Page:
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(1887) [MARC] Author: Viktor Rydberg Translator: Alfred Corning Clark With: Hans Anton Westesson Lindehn
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Full resolution (JPEG) - On this page / på denna sida - Pencil Sketches in Rome - 3. The Colosseum

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in ivory, three thousand seven hundred and eighty-five
bronze statues representing emperors and other great
men ; and besides, twenty-two colossal equestrian statues
of bronze, thirty-one theatres, eleven amphitheatres, nine
thousand and twenty-six baths, and so forth. The By-
zantine chronicler Procopius tells us that the Forum Ro-
manum was in his time filled with statues, among which
were to be seen works of Phidias, Lysippus and Myron ;
and that when Theodoric the Ostrogoth " barbarian
ruled over the world’s metropolis, he took the antique
buildings and works of art under his protection, against
the Romans’ own indifiference or lust for destruction.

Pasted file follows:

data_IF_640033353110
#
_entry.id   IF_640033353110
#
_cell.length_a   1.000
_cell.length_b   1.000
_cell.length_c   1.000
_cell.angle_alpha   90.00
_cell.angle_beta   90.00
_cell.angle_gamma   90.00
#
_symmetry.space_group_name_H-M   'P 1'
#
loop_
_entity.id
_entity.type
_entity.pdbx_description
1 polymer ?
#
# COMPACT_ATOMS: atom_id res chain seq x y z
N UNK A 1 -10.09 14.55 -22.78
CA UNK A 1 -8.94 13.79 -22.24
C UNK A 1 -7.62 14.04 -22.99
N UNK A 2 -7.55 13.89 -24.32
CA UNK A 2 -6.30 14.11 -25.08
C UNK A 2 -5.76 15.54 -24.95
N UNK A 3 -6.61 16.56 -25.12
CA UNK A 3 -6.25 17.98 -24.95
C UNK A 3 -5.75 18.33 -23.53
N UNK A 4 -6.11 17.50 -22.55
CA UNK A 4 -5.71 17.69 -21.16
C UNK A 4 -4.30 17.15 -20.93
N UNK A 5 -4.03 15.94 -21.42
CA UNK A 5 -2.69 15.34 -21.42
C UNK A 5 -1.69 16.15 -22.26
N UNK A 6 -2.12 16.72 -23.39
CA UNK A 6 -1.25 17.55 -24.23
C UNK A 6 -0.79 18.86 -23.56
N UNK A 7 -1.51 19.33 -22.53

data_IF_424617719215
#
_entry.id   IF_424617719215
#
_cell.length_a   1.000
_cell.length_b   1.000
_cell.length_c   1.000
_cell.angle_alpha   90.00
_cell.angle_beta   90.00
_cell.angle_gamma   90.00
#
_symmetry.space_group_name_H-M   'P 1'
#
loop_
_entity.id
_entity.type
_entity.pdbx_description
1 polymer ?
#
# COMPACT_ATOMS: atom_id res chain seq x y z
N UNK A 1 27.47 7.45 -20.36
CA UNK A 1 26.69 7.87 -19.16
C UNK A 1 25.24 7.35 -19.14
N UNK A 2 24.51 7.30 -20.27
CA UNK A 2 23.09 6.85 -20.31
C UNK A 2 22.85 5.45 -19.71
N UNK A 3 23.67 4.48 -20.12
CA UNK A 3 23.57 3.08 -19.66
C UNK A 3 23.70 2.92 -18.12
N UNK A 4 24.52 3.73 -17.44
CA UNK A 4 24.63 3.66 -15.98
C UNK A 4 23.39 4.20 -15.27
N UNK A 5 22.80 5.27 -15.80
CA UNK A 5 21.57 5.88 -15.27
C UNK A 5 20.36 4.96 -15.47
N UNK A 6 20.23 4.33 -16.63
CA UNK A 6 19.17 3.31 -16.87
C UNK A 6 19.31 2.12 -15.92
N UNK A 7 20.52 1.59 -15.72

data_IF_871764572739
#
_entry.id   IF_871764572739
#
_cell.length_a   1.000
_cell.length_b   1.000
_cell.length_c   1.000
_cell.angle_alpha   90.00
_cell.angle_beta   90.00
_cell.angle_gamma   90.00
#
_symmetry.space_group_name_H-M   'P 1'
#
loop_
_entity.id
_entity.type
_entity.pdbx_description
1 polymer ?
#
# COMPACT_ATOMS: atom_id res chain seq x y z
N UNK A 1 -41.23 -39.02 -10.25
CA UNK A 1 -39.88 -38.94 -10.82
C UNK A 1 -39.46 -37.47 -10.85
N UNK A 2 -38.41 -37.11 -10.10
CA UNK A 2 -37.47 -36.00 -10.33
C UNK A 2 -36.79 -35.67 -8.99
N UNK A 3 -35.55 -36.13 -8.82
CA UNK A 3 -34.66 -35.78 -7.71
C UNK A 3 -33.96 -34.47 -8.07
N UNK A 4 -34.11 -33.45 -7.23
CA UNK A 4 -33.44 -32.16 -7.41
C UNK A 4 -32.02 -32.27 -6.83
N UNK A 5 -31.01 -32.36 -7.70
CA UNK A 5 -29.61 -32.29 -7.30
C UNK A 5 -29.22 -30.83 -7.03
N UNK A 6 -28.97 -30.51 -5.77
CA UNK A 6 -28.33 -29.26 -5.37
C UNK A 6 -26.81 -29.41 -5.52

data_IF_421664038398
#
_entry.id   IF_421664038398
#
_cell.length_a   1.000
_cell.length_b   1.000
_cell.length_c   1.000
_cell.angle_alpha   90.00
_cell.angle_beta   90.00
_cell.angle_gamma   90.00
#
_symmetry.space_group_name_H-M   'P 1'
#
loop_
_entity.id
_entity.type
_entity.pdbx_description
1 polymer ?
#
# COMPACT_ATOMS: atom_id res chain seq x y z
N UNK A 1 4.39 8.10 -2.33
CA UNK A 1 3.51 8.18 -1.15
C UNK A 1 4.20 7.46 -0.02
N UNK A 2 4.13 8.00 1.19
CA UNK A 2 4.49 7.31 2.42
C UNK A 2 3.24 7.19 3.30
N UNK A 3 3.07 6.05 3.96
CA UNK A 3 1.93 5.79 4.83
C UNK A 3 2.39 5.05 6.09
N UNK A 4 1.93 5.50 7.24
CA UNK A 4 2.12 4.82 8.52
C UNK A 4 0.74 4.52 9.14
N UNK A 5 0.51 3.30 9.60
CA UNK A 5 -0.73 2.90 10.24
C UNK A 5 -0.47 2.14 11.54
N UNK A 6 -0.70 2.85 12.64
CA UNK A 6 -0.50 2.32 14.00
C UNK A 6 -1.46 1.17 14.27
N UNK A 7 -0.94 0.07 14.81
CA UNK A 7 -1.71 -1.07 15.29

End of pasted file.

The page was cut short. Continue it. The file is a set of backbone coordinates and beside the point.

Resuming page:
The real barbarians have been the Romans themselves.
They have, too, a proverb that in some measure confesses
it :
" What the barbarians spared, the Barberines sacked."
The Barberini are a princely Roman family. But the
proverb is true of the middle age barons of Rome, col-
lectively. Of the twenty-two bronze horsemen, a single
one only, now remains—Marcus Aurelius, on the Capito-
line square; and he was spared by the Romans of the
middle ages and the papacy, only because the work was
thought to be a statue of Constantine, founder of the
state’s Christianity. The ivory statues have all disap-
peared. Of the eighty gilded statues of the gods, only
two have come down to our day : one of them was dug
out in the year 1864, under the Biscioni palace, near
Campo di Fior.
Four hundred years after the time of Bede, the Co-
losseum was a fortress in the hands of one of the noble
families who fought for the domination of Rome. In
this, it shared the fate of all the larger buildings yet re-
maining from the antique time. Barons with names like
Frangipani, Orsini, Colonna, and so forth, strove for dis-

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